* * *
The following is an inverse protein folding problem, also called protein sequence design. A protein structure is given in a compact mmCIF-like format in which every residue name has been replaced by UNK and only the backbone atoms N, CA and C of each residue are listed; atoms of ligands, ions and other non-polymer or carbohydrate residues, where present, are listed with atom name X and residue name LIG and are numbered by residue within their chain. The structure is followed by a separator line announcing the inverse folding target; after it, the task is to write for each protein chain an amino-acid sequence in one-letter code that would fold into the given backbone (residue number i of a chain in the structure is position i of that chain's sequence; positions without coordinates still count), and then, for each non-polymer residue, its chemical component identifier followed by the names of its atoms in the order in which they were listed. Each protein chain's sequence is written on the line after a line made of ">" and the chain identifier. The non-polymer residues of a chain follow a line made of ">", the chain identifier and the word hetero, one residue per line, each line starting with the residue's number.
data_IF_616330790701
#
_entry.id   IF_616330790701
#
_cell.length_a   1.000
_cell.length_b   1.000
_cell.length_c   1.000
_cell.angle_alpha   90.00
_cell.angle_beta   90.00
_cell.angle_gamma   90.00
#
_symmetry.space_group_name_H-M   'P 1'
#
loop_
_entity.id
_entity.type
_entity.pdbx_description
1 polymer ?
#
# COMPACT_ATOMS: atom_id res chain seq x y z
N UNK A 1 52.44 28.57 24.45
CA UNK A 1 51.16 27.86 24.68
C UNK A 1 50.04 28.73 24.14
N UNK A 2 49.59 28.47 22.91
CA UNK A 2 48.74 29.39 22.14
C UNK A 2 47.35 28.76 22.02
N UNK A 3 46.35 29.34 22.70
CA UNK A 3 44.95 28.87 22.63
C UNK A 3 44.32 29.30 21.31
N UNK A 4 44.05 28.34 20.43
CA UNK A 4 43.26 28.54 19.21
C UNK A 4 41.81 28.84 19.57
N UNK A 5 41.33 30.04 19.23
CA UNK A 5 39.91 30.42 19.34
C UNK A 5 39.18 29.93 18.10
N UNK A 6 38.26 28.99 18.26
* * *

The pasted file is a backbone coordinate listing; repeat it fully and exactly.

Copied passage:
The following is an inverse protein folding problem, also called protein sequence design. A protein structure is given in a compact mmCIF-like format in which every residue name has been replaced by UNK and only the backbone atoms N, CA and C of each residue are listed; atoms of ligands, ions and other non-polymer or carbohydrate residues, where present, are listed with atom name X and residue name LIG and are numbered by residue within their chain. The structure is followed by a separator line announcing the inverse folding target; after it, the task is to write for each protein chain an amino-acid sequence in one-letter code that would fold into the given backbone (residue number i of a chain in the structure is position i of that chain's sequence; positions without coordinates still count), and then, for each non-polymer residue, its chemical component identifier followed by the names of its atoms in the order in which they were listed. Each protein chain's sequence is written on the line after a line made of ">" and the chain identifier. The non-polymer residues of a chain follow a line made of ">", the chain identifier and the word hetero, one residue per line, each line starting with the residue's number.
data_IF_616330790701
#
_entry.id   IF_616330790701
#
_cell.length_a   1.000
_cell.length_b   1.000
_cell.length_c   1.000
_cell.angle_alpha   90.00
_cell.angle_beta   90.00
_cell.angle_gamma   90.00
#
_symmetry.space_group_name_H-M   'P 1'
#
loop_
_entity.id
_entity.type
_entity.pdbx_description
1 polymer ?
#
# COMPACT_ATOMS: atom_id res chain seq x y z
N UNK A 1 52.44 28.57 24.45
CA UNK A 1 51.16 27.86 24.68
C UNK A 1 50.04 28.73 24.14
N UNK A 2 49.59 28.47 22.91
CA UNK A 2 48.74 29.39 22.14
C UNK A 2 47.35 28.76 22.02
N UNK A 3 46.35 29.34 22.70
CA UNK A 3 44.95 28.87 22.63
C UNK A 3 44.32 29.30 21.31
N UNK A 4 44.05 28.34 20.43
CA UNK A 4 43.26 28.54 19.21
C UNK A 4 41.81 28.84 19.57
N UNK A 5 41.33 30.04 19.23
CA UNK A 5 39.91 30.42 19.34
C UNK A 5 39.18 29.93 18.10
N UNK A 6 38.26 28.99 18.26